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Hometown Secrets and Why I Tell Them
I write about my people because someone should. It really is as simple as that. There are few famous people dangling from the branches of my family tree. The only time any of them made history is when they knocked some rich man off his horse or shot some government lawyer who tried to maneuver a land grab on the sly. So if I didn’t write about my kin, no one would.
I am the first person from our clan in at least a hundred years who went off to college. Most didn’t even finish high school. But they were the kind of people who made this tired world fit to live in, “salt of the earth,” as they say. Folks whose collars were blue, whose necks were red, and before that, whose uniforms were gray.
My recollection of home is not the genteel South. We can’t boast of a single veranda, and I’d give you a Buffalo Nickel if anyone with my last name could tell you what a mint julep was. My family were members of labor unions and deer camps, not country clubs. They didn’t live in big houses, or attend large churches. They weren’t Freemasons or Oddfellows or Klansmen. By the time they put in their time at the paper mill or the cotton gin or the farm, there wasn’t much time left for dressing up in aprons or running around like bigoted fools in bedsheets. Though more than a few had their pictures hanging in places of honor down at the VFW hall.
My South is where the working folks lived. They didn’t have a lot, but they were proud of what little they had. And they kept things looking nice. Close cropped grass. Tight bales of hay. Hydrangeas and Camellias rising serenely out of comfortable beds made from old tractor tires. The rough wooden houses and single-wide trailers were kept clean and presentable too. My folks may have been too poor to paint, they weren’t too proud to whitewash.
I come from a long line of men who could build or fix virtually anything. They weren’t particularly talented, but when faced with the choice between hiring a professional or having food for the children’s breakfast, one develops certain skills pretty much on the spot. I’ve watched my grandaddy repair engines that were 30 years old with little more than spit and a few mild expletives. And during lean times, he’s been known to catch more than his limit of fish using only a dip net and a crank telephone.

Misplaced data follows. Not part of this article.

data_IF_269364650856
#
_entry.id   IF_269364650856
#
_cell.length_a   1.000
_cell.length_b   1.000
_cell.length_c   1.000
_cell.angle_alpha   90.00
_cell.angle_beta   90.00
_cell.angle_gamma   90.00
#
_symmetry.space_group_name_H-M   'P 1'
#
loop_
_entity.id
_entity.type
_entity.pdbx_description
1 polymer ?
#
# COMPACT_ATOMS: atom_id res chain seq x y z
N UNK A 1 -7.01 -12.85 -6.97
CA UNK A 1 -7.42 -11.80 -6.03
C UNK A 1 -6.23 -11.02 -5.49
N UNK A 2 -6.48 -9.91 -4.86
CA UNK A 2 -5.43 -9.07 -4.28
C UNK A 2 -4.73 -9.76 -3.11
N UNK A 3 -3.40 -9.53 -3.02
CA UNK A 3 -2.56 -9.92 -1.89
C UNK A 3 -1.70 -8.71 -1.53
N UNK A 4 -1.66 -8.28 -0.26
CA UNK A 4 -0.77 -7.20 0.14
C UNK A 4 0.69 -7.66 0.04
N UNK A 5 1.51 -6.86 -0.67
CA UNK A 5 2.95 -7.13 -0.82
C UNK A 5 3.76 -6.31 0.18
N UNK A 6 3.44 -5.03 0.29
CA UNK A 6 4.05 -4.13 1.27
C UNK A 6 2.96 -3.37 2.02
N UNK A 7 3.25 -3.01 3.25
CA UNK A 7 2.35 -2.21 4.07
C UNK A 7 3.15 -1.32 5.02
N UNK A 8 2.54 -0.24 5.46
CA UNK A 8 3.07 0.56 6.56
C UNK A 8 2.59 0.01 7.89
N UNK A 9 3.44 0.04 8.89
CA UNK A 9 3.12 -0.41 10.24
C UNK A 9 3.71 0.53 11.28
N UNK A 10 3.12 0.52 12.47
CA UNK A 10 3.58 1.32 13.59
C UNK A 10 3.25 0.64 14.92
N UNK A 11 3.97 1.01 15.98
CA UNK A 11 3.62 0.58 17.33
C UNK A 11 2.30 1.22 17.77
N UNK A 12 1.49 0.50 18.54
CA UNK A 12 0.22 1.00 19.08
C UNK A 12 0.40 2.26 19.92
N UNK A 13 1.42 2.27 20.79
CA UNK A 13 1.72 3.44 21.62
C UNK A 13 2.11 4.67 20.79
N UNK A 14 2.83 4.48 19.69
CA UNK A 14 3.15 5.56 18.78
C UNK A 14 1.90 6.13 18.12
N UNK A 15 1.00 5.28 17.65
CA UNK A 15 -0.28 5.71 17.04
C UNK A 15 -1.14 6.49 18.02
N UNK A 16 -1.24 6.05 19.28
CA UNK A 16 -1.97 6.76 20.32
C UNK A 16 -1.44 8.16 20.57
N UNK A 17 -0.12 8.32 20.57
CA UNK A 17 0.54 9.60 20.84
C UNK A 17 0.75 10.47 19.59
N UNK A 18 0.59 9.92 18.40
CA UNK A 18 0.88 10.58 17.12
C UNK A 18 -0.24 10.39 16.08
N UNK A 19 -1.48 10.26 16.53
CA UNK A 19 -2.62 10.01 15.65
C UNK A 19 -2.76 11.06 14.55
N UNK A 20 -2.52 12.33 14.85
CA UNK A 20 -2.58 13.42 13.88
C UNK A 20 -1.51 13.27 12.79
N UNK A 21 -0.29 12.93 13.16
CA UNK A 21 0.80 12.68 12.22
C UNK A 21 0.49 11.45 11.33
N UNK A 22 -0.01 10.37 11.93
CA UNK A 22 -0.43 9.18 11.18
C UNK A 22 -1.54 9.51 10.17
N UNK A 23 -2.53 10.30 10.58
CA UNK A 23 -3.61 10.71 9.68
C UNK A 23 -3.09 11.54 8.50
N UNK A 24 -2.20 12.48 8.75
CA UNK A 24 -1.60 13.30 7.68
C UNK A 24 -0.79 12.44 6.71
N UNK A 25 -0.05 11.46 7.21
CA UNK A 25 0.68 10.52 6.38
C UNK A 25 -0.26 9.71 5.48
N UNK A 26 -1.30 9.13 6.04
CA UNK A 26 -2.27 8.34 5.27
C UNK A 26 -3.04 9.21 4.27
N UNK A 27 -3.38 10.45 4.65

Our women weren’t feminists, demanding men’s work for men’s wages. Had that been the case, no one could have afforded to pay them. Most did the work of ten men. Washing and cleaning and cooking and mending and schooling and gardening and generally maintaining our entire chaotic world.
In my South, dreams were small and manageable. Get a job. Get some land. Get married. Have some kids. Get old. Then sit out on the porch and talk about how you did all that. No one aspired to greatness, and I reckon that’s why so many of them attained it. That rare peace of a hard won but quiet life. These are my people.
Frankly, I don’t give a damn about writing about the kind of folks that, by reason of their lofty station or name, are bound to have buckets of ink spilled recording their legendarium anyway. I’ll turn my pen to record the unstoried deeds of the clod kickers and hell raisers from my side of the tracks.
Men like Lucius McNutt who slept in a hollowed out bail of hay in his field because he had turned the house over to a swarming horde of cats. And Sheriff Bull Wells who once arrested a man for breaking and entering because he had flown through the windshield when a squad car ran him over.
I want to memorialize Miss Hill, the faithful Sunday School teacher who took a second job to buy a good lawyer for the drunk driver who killed her baby boy. And I want to remember that boy, Billy, who could throw a baseball faster than greased lightning, and how a whole town wept and sang along at his funeral “Billy Bob Loves Charlene,” when they played his favorite song: “John Deere Green.”
I want to write about the people who made our corner of the world what it is, and the people who made me. Part-time saints. Full-time sinners. Angels with broken halos. I will keep their faces lit by the hearth fires of memory. I will tell tales about them as long as people want to hear them. And should a time come when nobody wants to listen anymore, I will tell them anyway. My South will endure as long as there’s a single fistful of red clay or one lonesome pine or a solitary ear on which to hang a story.